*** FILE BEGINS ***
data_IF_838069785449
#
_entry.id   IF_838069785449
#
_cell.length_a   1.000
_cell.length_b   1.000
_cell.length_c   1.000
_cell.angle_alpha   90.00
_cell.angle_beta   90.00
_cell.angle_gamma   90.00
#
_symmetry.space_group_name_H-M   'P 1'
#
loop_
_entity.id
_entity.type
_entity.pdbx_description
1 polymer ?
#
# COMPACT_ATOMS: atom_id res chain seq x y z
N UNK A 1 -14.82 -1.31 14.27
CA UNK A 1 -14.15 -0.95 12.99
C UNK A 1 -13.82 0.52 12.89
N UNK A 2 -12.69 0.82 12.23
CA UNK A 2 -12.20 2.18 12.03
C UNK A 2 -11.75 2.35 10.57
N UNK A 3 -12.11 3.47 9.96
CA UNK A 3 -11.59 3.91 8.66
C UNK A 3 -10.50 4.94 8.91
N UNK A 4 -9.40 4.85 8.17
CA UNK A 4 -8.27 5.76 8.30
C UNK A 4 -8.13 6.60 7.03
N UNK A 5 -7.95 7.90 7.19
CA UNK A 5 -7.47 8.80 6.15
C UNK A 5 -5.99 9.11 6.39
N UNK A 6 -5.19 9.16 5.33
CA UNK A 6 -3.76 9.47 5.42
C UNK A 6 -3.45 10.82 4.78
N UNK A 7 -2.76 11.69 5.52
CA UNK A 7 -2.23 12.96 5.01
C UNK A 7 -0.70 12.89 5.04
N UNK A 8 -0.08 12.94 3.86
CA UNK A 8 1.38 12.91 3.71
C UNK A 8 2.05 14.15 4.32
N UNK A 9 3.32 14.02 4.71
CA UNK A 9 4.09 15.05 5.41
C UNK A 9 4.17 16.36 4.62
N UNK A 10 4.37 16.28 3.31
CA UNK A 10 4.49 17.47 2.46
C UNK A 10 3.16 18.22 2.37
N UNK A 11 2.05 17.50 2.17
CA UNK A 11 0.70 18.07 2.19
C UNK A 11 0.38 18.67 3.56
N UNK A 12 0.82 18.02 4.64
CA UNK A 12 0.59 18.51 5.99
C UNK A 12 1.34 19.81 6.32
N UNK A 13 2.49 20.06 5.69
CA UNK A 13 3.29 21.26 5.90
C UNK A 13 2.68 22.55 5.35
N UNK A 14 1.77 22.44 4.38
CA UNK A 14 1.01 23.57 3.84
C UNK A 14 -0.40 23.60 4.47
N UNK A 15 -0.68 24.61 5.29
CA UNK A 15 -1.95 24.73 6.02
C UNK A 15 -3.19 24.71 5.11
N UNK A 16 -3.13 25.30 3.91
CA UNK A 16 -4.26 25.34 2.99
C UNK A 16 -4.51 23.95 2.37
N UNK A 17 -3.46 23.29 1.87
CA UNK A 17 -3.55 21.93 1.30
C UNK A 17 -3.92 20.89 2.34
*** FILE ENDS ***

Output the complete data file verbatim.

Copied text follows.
data_IF_838069785449
#
_entry.id   IF_838069785449
#
_cell.length_a   1.000
_cell.length_b   1.000
_cell.length_c   1.000
_cell.angle_alpha   90.00
_cell.angle_beta   90.00
_cell.angle_gamma   90.00
#
_symmetry.space_group_name_H-M   'P 1'
#
loop_
_entity.id
_entity.type
_entity.pdbx_description
1 polymer ?
#
# COMPACT_ATOMS: atom_id res chain seq x y z
N UNK A 1 -14.82 -1.31 14.27
CA UNK A 1 -14.15 -0.95 12.99
C UNK A 1 -13.82 0.52 12.89
N UNK A 2 -12.69 0.82 12.23
CA UNK A 2 -12.20 2.18 12.03
C UNK A 2 -11.75 2.35 10.57
N UNK A 3 -12.11 3.47 9.96
CA UNK A 3 -11.59 3.91 8.66
C UNK A 3 -10.50 4.94 8.91
N UNK A 4 -9.40 4.85 8.17
CA UNK A 4 -8.27 5.76 8.30
C UNK A 4 -8.13 6.60 7.03
N UNK A 5 -7.95 7.90 7.19
CA UNK A 5 -7.47 8.80 6.15
C UNK A 5 -5.99 9.11 6.39
N UNK A 6 -5.19 9.16 5.33
CA UNK A 6 -3.76 9.47 5.42
C UNK A 6 -3.45 10.82 4.78
N UNK A 7 -2.76 11.69 5.52
CA UNK A 7 -2.23 12.96 5.01
C UNK A 7 -0.70 12.89 5.04
N UNK A 8 -0.08 12.94 3.86
CA UNK A 8 1.38 12.91 3.71
C UNK A 8 2.05 14.15 4.32
N UNK A 9 3.32 14.02 4.71
CA UNK A 9 4.09 15.05 5.41
C UNK A 9 4.17 16.36 4.62
N UNK A 10 4.37 16.28 3.31
CA UNK A 10 4.49 17.47 2.46
C UNK A 10 3.16 18.22 2.37
N UNK A 11 2.05 17.50 2.17
CA UNK A 11 0.70 18.07 2.19
C UNK A 11 0.38 18.67 3.56
N UNK A 12 0.82 18.02 4.64
CA UNK A 12 0.59 18.51 5.99
C UNK A 12 1.34 19.81 6.32
N UNK A 13 2.49 20.06 5.69
CA UNK A 13 3.29 21.26 5.90
C UNK A 13 2.68 22.55 5.35
N UNK A 14 1.77 22.44 4.38
CA UNK A 14 1.01 23.57 3.84
C UNK A 14 -0.40 23.60 4.47
N UNK A 15 -0.68 24.61 5.29
CA UNK A 15 -1.95 24.73 6.02
C UNK A 15 -3.19 24.71 5.11
N UNK A 16 -3.13 25.30 3.91
CA UNK A 16 -4.26 25.34 2.99
C UNK A 16 -4.51 23.95 2.37
N UNK A 17 -3.46 23.29 1.87
CA UNK A 17 -3.55 21.93 1.30
C UNK A 17 -3.92 20.89 2.34